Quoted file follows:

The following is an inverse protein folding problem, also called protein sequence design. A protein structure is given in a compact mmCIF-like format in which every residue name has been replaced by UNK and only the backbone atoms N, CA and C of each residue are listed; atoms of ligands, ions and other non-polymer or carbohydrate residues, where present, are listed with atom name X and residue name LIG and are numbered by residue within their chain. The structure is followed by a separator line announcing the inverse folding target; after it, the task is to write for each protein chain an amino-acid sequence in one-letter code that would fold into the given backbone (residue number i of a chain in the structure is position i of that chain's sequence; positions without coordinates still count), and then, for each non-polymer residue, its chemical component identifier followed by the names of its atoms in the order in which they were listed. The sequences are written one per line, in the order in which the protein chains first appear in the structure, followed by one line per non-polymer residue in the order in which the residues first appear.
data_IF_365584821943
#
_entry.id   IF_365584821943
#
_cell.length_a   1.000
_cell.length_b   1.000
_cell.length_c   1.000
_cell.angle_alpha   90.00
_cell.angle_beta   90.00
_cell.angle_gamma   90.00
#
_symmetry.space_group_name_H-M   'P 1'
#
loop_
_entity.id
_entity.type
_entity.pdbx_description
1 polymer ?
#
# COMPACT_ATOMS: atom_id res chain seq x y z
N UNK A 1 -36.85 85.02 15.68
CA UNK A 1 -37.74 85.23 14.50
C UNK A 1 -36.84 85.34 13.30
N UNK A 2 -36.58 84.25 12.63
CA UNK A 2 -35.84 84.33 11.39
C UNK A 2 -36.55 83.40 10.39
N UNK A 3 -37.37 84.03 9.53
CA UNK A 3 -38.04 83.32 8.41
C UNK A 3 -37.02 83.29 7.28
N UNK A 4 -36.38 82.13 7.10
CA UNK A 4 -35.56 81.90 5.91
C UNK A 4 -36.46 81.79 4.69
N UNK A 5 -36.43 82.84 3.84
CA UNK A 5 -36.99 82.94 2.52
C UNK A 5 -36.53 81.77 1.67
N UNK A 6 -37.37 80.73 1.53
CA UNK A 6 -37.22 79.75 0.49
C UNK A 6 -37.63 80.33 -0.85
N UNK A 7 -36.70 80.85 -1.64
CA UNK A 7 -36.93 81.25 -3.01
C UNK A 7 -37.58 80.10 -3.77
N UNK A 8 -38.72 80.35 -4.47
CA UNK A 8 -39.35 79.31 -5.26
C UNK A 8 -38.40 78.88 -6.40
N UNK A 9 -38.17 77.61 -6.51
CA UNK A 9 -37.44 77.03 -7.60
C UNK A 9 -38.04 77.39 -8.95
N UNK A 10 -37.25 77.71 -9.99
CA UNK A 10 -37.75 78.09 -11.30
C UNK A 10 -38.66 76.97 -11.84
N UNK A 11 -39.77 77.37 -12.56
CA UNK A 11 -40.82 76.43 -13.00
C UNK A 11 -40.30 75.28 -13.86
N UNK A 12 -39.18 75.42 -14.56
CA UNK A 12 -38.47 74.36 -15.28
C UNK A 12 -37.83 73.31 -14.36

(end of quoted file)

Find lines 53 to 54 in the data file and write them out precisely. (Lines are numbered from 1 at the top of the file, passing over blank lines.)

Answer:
CA UNK A 11 -40.82 76.43 -13.00
C UNK A 11 -40.30 75.28 -13.86